“Fast forward a couple of years and we’ve moved to Nailsea, away from my support network of friends and I’ve quit work. I’m struggling to adjust to the constant company of the under 5s (either being ignored or trying to remain calm with screaming /shouting /repetition), dreading the new playgroups and craving some time with like minded adults and time alone. So, I decide to start running again. I contact the local running club but they only offer a 7pm start smack bang in the middle of bedtime so this isn’t an option and I can’t find any other running groups. Then I remember This Mum Runs. Perfect. Running, exercise and a way to meet other Mums in the local area. I contact Jo Lee who was so encouraging and explained how easy it would be to set up TMR Nailsea. I hadn’t run since having Maggie so I wanted to be able to run 5k comfortably before, but this time I had a new motivation for running :headspace. The difference this made for me was incredible. I enjoyed running! I looked forward to running. A whole new experience.


“We launched TMR Nailsea on the 5th June and 45 women turned up for the first run! 45! It’s brought together Mum’s across Nailsea. A mix of some that know each other already, some strangers, Mum’s that have always ran, recently ran, sporadically ran (like me) and given them a welcoming, inclusive and social environment to get back into exercise / exercise in.

“Personally, I’m not great at prioritising myself and getting time that’s just about me, launching TMR Nailsea has given me that much needed time and headspace guilt free and the difference in my mental health is incredible already. I’m more rational, more able to cope, less isolated and feel part of a community (locally and world wide). I can feel my confidence returning and on top of that, the best bit of all, is that we are helping all these amazing women to feel the same. I’ve never joined and been part of a group so encouraging and inclusive, it’s always supportive, always. It’s helped me to feel like me again.


“If you are considering joining TMR, go for it. Feel the fear and do it anyway. You won’t regret it, all that will happen is that you’ll meet amazing, lovely local  Mummy’s who will have stories similar to yours that will make you feel normal and included. You’ve nothing to lose and everything to gain. Go for it. Join the revolution. “

September brings change…

Where have the summer holidays gone? For many of us the start of September brings massive change and for some of us that’s about our children starting school, a house move or a new job. For Elise, one of our amazing Military Mums Run Angels, this year has seen all three of those happen! Elise offers some sound advice for this time of year…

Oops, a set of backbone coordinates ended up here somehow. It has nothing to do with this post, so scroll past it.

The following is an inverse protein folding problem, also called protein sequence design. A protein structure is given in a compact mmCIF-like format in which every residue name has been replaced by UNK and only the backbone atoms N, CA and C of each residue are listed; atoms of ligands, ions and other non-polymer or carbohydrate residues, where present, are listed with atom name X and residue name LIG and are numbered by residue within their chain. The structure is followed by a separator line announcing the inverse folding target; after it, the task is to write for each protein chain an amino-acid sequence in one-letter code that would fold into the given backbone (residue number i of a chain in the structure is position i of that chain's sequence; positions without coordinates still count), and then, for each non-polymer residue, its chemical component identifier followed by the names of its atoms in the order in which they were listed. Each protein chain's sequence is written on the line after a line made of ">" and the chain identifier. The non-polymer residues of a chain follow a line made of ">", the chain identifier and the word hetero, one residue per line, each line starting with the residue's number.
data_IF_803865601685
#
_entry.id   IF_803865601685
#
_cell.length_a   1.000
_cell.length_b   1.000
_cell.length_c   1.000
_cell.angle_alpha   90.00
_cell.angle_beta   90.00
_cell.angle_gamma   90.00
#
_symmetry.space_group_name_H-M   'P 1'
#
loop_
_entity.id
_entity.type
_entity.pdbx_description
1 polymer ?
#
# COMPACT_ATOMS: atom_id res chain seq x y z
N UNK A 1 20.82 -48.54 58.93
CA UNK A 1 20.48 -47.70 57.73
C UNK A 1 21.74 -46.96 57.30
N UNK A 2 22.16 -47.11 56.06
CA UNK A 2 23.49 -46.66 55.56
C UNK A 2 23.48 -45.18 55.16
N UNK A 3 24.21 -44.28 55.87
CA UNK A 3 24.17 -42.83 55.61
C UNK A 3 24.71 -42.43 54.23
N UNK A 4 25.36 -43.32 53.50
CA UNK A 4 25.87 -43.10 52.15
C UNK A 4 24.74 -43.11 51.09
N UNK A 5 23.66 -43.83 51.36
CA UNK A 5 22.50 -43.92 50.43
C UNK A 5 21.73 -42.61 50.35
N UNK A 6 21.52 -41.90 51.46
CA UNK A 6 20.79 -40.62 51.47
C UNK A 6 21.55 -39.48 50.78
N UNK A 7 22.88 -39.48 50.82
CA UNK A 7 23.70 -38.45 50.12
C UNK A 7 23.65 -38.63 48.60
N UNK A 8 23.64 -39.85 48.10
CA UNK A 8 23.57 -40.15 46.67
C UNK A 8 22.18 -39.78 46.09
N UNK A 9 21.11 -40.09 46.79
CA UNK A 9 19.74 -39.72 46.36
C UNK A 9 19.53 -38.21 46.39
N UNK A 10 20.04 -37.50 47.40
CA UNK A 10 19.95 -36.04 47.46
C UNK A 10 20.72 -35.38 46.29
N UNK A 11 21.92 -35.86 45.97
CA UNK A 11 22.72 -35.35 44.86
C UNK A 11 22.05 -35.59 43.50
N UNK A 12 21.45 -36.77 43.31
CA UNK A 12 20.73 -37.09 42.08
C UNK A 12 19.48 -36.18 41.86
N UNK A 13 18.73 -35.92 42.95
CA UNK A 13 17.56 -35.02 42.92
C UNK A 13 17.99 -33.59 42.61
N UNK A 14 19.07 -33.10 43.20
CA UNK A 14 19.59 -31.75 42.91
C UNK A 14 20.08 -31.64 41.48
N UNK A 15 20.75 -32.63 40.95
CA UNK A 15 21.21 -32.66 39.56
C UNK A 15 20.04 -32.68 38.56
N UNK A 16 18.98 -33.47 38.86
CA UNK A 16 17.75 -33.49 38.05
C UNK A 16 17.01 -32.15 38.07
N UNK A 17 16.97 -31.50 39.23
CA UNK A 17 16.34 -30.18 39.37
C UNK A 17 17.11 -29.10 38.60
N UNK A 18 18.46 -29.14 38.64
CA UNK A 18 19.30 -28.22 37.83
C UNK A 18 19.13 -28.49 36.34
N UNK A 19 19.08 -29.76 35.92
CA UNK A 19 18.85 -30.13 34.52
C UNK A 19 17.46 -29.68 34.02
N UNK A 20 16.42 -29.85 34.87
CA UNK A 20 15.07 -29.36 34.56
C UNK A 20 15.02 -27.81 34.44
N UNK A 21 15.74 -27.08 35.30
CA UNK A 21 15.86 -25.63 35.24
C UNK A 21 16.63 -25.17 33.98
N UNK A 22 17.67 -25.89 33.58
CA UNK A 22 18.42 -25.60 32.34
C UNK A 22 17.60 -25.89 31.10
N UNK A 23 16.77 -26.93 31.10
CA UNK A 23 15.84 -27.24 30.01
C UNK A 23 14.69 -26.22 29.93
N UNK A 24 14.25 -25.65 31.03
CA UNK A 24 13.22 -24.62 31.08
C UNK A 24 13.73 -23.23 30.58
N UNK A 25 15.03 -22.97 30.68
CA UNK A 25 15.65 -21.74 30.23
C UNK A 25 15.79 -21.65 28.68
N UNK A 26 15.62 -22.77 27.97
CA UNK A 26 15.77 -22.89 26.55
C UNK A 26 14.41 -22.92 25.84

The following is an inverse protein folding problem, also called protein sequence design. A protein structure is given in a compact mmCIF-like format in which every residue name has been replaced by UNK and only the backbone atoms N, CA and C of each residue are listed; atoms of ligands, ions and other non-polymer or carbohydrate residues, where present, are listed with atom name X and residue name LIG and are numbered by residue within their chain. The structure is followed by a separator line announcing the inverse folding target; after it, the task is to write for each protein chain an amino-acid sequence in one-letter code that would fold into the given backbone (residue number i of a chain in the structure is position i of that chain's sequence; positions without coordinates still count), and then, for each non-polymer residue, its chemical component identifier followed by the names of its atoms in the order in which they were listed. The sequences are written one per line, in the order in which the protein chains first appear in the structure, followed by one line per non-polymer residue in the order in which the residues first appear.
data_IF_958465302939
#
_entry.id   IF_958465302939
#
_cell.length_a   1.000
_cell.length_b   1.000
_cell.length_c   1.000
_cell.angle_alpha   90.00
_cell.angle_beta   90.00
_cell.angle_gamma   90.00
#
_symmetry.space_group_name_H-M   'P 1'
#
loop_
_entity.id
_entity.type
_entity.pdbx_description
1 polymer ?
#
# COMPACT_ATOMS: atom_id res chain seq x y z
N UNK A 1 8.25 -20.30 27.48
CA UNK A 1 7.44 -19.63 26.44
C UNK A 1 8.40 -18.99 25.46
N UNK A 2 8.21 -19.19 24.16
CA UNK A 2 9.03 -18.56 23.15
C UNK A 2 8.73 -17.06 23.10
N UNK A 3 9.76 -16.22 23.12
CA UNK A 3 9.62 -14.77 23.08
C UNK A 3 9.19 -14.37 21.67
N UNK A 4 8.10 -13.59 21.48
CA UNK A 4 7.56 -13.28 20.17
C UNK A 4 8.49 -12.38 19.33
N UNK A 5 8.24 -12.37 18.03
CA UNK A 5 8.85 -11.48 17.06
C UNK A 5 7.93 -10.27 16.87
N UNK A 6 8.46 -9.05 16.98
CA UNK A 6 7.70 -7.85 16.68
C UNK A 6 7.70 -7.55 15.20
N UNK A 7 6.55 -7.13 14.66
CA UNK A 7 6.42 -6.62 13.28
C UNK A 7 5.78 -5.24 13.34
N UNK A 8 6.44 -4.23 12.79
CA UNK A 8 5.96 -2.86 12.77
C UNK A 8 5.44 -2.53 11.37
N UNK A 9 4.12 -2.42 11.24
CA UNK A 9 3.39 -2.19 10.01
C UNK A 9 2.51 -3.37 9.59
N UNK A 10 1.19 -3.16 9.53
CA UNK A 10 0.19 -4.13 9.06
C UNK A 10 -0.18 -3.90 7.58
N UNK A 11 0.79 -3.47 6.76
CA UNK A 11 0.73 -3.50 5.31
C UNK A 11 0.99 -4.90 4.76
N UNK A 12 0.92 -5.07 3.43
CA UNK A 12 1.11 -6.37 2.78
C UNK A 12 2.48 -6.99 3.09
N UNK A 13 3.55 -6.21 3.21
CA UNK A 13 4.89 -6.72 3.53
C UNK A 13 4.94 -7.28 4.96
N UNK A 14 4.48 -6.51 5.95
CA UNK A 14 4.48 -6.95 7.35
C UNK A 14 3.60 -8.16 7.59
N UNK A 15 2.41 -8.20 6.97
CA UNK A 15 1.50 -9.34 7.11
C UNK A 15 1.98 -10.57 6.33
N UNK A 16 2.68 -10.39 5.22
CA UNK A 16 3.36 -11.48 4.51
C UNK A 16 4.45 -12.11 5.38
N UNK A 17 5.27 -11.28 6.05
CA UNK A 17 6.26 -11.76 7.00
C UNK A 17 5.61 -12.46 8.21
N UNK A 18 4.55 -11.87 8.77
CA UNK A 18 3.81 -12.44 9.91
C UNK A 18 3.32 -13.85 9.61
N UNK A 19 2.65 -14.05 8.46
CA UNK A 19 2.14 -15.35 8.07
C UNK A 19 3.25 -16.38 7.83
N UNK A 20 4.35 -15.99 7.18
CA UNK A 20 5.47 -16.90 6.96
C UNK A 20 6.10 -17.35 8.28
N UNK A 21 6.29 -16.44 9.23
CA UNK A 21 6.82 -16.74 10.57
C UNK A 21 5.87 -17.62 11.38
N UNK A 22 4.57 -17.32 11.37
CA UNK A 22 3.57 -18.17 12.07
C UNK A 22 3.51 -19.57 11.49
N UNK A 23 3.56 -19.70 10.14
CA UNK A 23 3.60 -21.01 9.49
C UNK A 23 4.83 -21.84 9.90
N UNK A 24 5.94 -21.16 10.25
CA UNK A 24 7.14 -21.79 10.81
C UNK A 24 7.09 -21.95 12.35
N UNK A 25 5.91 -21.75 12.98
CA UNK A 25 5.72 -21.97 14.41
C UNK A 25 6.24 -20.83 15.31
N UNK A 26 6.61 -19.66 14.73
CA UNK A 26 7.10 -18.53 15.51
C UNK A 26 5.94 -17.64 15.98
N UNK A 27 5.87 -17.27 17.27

My name is Elise Jones I’m 35 years old. I found TMR through face book and joined the TMR Military Mums group when it launched in Tidworth earlier this year. I’m also a run angel! I’m mum to two boys aged 1 and 4 and I live with my husband in Wiltshire.

image1Summer holidays this year have been a little hectic but also wonderful! We’ve spent the last three weeks back home in Kent. We’ve been spending as much time as possible with family and also getting our home ready to rent out on our return to Wiltshire where we live in our military quarter. My eldest and my husband both have their birthdays in August so we celebrated those and have had some brilliant family days out, we particularly love the beach!


I am dreading September! My eldest son has just turned four and will be starting primary school. Cue tears! Not only that but my youngest will be starting nursery on the same day. Cue even more tears! It’s also about time I return to work. My previous job was in Kent before we moved to Wiltshire so I will be polishing the CV and job hunting again!

I’m feeling really anxious about everything and have already had a few tears about my babies growing up far too fast, time slipping by too soon and whether or not I still have any employability after two years out of the game. I’m still not entirely sure what I want to do and the thought of an interview sends me into a slight panic. It feels like the end of an era, one I’m not entirely ready to face but then again I’m not sure anyone ever really is.


Running for me is my number one cure for anxiety! It’s so cathartic. It always helps clear my head and see things in a more positive light something that I have been trying to do more of this year. Exercise not only keeps me sane but gives me a different focus and let’s me set personal goals I can work towards. As well as TMR I belong to my local athletics and running club and I also recently discovered a love for CrossFit but being a TMR run angel has been really rewarding. I love being able to help other mums like me who might have the same anxieties, feel just that little bit better, even if just for a little while. Time for ourselves away from being mum is so important. Self care is key! That and coffee with a good friend which is what I will be doing on that first day of school!

Free Those Arms

As most of you will be aware, we are running a month long campaign encouraging women to free their arms and legs from long sleeves and leggings, shake off the fear of being judged and enjoy their bodies. You can check out the stories that are being shared across the This Mum Runs social channels using the tags #FreeYourArms #FreeYourLegs

As part of the campaign we asked Body Image Guru, and Global Body Image Movement Ambassador, Lisa Beasley to tell us what she thinks holds women back when it comes to body confidence. Here’s what she said.